Westwood Gallery, NYC, is pleased to present a premiere US exhibition of photographs taken in 1959 by legendary photographer Lucien Clergue on the set of Jean Cocteau’s last movie, Testament of Orpheus (Le testament d’Orphée). These historically important beautiful gelatin silver prints evoke the creative personality of one of France’s foremost 20th century intellectuals, Jean Cocteau, writer, artist and filmmaker. The images document the atmosphere on the set of the landmark, seminal film. Among Cocteau’s collaborators represented are Pablo Picasso, Yul Brynner and Jean Marais. Photographer Lucien Clergue, a close friend of Cocteau, was only 25 at the time; he documented the making of the film. In the words of Cocteau, “You are free to do as you please, I look forward to being surprised by your photos. They will reveal something different from my film.” Also on view in Gallery III is a selection of original artwork by Jean Cocteau.
About the Film Testament of Orpheus (Le testament d’Orphée), directed and starring Jean Cocteau, represents the third part of his Orphic Trilogy and is Cocteau’s last film, following The Blood of a Poet (1930) and Orphée (1950). The black-and-white film includes a few seconds of color, and portrays the quest for divine wisdom of an 18th century poet, played by Mr. Cocteau himself. In a mysterious wasteland, The Poet meets several symbolic characters that bring about his death and resurrection. Testament of Orpheus brings full circle the exploration of the complex relationship between the artist and his creations. With an eclectic cast, including Jean Marais, Charles Aznavour, Jean-Pierre Léaud, Serge Lifar, Françoise Sagan as well as cameo appearances by Yul Brynner and Pablo Picasso, the film represents a retrospective of Cocteau’s life and work as examined by the artist himself, and is, in Cocteau’s own words, “simply a machine for creating meanings”.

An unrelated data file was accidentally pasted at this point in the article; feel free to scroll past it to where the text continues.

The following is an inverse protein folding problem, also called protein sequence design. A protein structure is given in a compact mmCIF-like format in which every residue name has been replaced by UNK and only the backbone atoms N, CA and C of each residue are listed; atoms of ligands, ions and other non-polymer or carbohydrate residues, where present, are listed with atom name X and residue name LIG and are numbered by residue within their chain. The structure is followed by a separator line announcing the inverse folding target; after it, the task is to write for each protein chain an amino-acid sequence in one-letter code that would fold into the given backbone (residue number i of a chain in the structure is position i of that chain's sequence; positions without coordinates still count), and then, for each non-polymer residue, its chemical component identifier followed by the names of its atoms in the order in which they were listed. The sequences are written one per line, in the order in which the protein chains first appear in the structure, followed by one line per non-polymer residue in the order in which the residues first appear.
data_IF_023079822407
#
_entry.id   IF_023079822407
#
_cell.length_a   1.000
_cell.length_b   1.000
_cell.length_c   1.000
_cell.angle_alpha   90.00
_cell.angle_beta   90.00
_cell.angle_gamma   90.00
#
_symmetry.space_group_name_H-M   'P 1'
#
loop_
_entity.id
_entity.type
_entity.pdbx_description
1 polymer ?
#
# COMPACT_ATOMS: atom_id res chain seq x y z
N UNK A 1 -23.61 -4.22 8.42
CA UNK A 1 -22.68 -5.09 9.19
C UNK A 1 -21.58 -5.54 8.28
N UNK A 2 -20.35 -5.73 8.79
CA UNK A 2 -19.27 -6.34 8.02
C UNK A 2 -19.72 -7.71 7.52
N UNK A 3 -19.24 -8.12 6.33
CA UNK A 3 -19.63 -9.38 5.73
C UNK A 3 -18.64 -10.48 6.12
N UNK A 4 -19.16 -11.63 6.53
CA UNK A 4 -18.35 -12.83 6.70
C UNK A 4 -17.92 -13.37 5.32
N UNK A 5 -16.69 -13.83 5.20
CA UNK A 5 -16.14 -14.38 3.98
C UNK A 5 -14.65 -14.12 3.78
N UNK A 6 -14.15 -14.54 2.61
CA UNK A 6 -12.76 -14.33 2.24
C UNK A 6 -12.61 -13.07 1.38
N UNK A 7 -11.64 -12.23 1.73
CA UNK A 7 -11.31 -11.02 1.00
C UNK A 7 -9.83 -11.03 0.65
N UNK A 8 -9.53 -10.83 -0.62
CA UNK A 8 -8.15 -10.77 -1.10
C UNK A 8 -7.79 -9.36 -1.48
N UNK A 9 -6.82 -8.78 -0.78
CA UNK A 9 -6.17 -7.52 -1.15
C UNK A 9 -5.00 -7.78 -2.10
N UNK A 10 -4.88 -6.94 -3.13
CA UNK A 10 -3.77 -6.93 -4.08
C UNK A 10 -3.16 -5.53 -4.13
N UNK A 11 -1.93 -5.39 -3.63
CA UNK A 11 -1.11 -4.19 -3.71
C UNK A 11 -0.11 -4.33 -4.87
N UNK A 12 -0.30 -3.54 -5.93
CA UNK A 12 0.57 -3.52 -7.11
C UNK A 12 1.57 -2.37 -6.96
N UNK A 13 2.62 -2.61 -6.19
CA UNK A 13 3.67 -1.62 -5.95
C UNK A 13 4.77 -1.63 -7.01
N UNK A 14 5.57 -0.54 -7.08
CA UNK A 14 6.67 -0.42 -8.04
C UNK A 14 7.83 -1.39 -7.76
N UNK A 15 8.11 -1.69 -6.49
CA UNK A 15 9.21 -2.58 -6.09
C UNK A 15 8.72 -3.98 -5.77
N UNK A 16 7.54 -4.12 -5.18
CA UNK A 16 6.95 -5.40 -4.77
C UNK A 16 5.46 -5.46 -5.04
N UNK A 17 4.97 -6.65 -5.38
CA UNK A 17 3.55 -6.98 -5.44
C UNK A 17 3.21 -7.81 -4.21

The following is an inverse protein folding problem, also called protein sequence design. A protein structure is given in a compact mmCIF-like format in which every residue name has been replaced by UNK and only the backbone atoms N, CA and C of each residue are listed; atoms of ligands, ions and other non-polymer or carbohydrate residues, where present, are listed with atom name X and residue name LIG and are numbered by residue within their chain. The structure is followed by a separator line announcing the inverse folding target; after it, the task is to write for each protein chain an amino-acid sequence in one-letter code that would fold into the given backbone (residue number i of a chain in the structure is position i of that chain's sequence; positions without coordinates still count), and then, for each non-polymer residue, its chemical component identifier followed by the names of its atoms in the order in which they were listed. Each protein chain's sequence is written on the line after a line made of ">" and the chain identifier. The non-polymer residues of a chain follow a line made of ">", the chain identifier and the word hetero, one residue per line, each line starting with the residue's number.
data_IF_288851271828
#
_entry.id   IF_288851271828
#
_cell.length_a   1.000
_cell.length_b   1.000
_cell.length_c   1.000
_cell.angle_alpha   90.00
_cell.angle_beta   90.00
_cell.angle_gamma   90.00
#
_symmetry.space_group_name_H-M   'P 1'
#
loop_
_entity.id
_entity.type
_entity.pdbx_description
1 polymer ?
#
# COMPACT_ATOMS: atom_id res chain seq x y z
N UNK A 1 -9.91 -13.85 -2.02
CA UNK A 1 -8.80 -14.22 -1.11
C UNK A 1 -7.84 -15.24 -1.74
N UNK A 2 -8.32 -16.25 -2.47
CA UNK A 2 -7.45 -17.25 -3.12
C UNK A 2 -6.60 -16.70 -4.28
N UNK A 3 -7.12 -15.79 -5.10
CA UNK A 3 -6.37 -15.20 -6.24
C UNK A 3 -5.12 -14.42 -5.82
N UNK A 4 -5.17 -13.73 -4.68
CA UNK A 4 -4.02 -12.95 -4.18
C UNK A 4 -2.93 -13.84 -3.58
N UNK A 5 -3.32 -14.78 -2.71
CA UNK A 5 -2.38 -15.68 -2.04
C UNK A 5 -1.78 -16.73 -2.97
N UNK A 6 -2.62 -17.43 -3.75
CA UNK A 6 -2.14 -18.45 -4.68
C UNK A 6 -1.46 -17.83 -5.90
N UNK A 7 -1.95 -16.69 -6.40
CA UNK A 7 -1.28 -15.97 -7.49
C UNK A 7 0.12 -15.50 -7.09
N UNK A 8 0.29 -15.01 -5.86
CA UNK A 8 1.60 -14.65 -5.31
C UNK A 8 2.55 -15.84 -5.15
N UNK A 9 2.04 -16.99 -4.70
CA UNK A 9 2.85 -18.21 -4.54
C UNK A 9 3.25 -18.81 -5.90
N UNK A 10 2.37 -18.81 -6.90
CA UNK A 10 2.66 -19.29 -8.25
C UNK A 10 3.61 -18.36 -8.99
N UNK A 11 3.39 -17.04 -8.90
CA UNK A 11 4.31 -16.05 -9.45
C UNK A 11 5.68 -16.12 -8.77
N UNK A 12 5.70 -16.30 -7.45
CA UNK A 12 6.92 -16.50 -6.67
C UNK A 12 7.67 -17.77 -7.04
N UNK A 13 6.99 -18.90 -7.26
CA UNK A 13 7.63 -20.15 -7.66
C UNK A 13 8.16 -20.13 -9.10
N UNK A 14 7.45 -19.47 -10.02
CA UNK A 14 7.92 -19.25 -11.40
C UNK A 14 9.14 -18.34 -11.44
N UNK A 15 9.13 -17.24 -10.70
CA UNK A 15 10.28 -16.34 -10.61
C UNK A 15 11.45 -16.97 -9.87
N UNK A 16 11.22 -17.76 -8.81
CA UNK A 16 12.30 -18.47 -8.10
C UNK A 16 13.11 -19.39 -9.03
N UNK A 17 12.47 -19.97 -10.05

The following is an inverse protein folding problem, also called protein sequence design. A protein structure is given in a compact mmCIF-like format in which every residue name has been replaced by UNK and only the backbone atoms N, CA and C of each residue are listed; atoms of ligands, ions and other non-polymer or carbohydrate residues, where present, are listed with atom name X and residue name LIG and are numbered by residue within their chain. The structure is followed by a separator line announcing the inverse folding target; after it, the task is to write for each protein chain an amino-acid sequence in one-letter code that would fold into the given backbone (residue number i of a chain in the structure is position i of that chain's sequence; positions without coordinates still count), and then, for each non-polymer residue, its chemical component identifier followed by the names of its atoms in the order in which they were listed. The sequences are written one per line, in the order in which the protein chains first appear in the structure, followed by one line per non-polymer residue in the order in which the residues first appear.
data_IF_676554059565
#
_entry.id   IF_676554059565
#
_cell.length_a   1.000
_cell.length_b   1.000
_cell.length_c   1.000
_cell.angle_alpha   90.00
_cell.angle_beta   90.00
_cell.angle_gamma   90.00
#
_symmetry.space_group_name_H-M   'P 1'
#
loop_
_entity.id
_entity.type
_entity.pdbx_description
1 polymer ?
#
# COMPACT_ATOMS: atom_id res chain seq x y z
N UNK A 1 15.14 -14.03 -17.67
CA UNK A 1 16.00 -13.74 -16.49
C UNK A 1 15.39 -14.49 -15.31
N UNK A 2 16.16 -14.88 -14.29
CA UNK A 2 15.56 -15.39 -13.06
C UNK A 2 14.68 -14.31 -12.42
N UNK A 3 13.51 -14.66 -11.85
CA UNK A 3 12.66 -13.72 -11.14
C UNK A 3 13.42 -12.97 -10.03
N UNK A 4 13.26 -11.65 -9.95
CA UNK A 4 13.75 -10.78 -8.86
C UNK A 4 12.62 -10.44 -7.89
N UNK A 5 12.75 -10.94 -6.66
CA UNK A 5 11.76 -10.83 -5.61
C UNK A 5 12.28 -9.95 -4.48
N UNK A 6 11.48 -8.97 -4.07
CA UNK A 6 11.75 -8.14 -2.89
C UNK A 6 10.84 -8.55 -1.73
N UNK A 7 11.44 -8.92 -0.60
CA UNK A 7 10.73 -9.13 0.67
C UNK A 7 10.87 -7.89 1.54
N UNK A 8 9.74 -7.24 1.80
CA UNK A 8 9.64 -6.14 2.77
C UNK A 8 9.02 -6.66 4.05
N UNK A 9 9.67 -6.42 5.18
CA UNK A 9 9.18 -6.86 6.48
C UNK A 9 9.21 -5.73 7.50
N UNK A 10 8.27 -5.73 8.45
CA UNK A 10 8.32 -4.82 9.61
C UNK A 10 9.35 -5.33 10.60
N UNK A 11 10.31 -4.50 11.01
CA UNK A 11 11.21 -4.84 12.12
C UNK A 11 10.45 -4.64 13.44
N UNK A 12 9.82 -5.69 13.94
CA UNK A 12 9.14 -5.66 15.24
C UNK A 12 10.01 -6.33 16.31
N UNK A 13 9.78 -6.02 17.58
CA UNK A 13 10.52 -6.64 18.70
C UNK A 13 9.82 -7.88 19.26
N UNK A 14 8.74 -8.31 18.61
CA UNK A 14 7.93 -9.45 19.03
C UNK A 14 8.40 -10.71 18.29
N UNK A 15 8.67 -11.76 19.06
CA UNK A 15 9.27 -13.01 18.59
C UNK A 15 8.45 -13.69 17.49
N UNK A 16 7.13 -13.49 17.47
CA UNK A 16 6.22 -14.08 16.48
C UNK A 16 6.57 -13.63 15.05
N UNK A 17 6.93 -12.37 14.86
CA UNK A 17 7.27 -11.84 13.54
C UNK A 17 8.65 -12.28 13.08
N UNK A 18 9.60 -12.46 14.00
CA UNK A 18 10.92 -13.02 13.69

About Jean Cocteau Jean Maurice Eugène Clément Cocteau (5 July 1889 – 11 October 1963) was a French writer, visual artist and filmmaker. His circle of associates, friends and lovers included Kenneth Anger, Pablo Picasso, Jean Marais, Henri Bernstein, Marlene Dietrich, Coco Chanel, Erik Satie, Maria Félix, Edith Piaf. Born in a small village near Paris in a socially prominent Parisian family, Cocteau left home at age fifteen, and published his first volume of poems at nineteen. In his early twenties, Cocteau became associated with the writers Marcel Proust, André Gide, and Maurice Barrès. In 1912 he started his collaboration with Ballets Russes. During World War I Cocteau served in the Red Cross as an ambulance driver, and met the poet Guillaume Apollinaire, artists Pablo Picasso and Amedeo Modigliani, as well as numerous other writers and artists with whom he later collaborated. Cocteau worked with Pablo Picasso on several projects and was friends with most of the European art community. His films, most of which he both wrote and directed, were particularly important in introducing the avant-garde into French cinema and influenced the French New Wave genre. He died in 1963 at his chateau in Milly-la-Forêt. In 1955 Cocteau was made a member of the Académie Française and The Royal Academy of Belgium. During his life Cocteau was commander of the Legion of Honor and Honorary President of the Cannes Film Festival.